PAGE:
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Lizzie comment: Time for a fresh look at pre-slaughter stunning

14th May 2024 / By Lizzie Wilson

NPA chief executive Lizzie Wilson explains why a new working group has formed to take an in-depth look at the pig stunning and slaughtering process.

Lizzie Wilson 22The stunning and slaughtering process is an extremely important and sensitive subject, and, therefore, can often also be quite contentious.

Unfortunately, the outcome is that much of the commentary has become driven by emotion, rather than logic at a time when we should be focused on evidence, animal welfare and practical viability.

More importantly, the narrative fails to recognise the slaughter of animals is quite rightly one of the most regulated (by government), observed (by vets and trained staff) and closely monitored (by CCTV) practices in industry.

Despite this, we acknowledge concerns expressed by citizen groups and welfare campaigners that slaughter could and should be more humane. It goes without saying that there are also areas where the process could be improved – science moves on, as do technologies and opportunities to share information and collaborate.

That is why I’m very pleased that key players across the UK pig sector have teamed up to form a new working group to look at pre-slaughter stunning of pigs. This expert group will revisit current methods and try to fast-track a review of new ways to make the end-of-life process as painless and stress-free as possible.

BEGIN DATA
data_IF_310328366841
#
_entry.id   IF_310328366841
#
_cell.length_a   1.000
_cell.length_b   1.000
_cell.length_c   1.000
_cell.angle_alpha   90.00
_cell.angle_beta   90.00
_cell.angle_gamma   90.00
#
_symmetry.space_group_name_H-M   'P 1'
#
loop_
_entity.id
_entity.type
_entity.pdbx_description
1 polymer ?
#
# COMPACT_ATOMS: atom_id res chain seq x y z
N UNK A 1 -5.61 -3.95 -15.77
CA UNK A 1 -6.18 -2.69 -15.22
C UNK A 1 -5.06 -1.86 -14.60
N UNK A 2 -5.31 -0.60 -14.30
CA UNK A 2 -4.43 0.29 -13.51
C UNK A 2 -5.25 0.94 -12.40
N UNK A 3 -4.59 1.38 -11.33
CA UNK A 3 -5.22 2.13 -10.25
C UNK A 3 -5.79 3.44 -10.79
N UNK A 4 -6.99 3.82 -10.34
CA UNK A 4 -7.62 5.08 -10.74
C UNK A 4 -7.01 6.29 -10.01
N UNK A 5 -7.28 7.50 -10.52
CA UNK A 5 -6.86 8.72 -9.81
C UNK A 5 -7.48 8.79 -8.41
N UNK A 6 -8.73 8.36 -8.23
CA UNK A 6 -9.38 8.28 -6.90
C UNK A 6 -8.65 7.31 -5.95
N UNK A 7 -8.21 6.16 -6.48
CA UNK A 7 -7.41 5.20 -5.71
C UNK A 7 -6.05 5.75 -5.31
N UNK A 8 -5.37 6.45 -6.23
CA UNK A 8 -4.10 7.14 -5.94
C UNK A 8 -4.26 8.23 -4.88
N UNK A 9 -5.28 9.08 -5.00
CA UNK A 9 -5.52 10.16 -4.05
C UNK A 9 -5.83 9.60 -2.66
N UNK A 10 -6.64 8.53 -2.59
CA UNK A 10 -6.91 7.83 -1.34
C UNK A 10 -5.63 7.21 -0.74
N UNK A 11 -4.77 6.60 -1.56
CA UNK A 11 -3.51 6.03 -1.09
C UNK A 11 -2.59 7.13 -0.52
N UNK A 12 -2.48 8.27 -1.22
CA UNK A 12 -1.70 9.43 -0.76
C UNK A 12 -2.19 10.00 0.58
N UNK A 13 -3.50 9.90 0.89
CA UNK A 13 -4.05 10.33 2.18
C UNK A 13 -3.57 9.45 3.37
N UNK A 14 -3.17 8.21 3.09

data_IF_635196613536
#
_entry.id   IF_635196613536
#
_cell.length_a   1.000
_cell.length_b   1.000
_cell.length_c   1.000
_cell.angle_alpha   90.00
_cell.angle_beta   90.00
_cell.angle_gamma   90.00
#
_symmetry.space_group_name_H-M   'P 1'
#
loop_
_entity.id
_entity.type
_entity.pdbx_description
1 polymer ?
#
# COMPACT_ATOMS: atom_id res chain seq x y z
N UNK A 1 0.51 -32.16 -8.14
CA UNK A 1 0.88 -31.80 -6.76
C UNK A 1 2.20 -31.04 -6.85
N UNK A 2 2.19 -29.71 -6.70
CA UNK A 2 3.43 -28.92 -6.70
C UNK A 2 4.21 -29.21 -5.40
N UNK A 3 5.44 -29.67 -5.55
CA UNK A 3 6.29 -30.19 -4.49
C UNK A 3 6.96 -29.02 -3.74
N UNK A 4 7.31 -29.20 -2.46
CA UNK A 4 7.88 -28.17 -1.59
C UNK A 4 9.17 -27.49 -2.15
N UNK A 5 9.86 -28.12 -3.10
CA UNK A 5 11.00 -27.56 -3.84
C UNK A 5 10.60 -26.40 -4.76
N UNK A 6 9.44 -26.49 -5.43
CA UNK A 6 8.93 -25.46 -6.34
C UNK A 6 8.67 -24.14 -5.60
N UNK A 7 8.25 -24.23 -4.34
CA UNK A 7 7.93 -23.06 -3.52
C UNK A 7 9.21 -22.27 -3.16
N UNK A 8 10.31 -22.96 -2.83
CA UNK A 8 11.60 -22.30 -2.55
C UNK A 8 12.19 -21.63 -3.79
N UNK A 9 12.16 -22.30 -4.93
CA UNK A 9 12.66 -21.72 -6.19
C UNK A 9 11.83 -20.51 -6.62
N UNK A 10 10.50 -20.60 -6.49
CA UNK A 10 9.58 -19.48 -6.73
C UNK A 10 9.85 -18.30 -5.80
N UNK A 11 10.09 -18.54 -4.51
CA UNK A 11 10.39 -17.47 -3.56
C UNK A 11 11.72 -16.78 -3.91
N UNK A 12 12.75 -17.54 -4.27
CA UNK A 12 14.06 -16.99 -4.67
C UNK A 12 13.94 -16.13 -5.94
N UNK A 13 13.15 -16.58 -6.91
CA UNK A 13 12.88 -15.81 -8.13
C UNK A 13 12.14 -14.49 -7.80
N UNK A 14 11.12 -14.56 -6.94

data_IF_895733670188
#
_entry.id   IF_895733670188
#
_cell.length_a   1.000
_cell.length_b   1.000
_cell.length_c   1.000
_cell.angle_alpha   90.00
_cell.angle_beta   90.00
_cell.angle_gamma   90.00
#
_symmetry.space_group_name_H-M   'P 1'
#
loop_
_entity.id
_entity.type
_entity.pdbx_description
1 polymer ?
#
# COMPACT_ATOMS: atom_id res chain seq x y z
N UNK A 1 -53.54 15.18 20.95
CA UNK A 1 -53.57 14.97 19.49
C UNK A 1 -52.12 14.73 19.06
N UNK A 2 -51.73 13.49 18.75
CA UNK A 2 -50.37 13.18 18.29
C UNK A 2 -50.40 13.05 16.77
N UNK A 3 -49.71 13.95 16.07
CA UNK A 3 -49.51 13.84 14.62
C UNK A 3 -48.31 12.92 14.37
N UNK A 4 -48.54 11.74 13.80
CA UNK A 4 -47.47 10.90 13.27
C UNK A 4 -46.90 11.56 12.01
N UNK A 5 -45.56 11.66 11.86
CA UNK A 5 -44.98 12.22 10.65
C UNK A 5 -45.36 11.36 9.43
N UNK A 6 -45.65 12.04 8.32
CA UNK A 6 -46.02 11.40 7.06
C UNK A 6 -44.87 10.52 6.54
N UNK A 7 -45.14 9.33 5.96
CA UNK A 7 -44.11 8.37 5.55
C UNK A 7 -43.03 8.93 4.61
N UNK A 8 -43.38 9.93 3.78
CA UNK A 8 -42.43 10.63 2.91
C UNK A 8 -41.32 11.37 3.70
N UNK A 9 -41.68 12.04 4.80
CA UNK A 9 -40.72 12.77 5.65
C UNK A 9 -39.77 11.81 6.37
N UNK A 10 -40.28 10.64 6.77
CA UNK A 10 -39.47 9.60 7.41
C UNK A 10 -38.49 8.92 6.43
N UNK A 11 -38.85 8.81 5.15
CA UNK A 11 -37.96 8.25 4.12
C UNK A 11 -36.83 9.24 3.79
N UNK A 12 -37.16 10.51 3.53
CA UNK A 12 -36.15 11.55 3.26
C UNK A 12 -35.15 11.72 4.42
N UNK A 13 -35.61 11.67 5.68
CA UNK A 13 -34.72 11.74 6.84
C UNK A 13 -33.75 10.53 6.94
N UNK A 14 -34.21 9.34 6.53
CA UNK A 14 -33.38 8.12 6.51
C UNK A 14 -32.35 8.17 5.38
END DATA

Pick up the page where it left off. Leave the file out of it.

The group includes veterinary surgeons, scientists, academic researchers and technical specialists from the country’s leading pig producers and supply chain, levy board AHDB, the NPA and assurance body Red Tractor, the Humane Slaughter Association, as well as colleagues from Europe and Australia. By working in a coordinated way, the aim is to take a responsible and global approach.

As a reminder, the law which underpins the Welfare of Animals at the Time of Killing (England) Regulations 2015, sets out the legal standards by which pigs can be stunned before slaughter. These include passage of electrical current through the brain, controlled atmosphere exposure to high concentrations of carbon dioxide (CO2), or by penetrating captive bolt.

A particular focus of the new group will be a review of controlled atmosphere exposure to high concentrations of CO2. This method offers some benefits compared with others, for example the pigs remain in groups which can be less stressful from a handling perspective than stunning them individually. The process is also largely automated, reducing human handling and risk of error.

However, CO2 can be strongly aversive to pigs – although this is minimised by ensuring loss of consciousness within 15 seconds. The fact that pigs display physical signs of activity during the time up to loss of consciousness, but also show reflex movements after they have lost consciousness, further complicates assessments of the practice.

There are alternatives, and some that have been investigated include use of inert gases, electrical stunning, low atmospheric pressure stunning and nitrogen foam. While research programmes globally are investigating these new methods, none are yet at the stage where they can be commercially adopted.

Further development will depend on government approval, financial investment, and the willingness and capability of designers, engineering companies and available equipment.

Watch this space.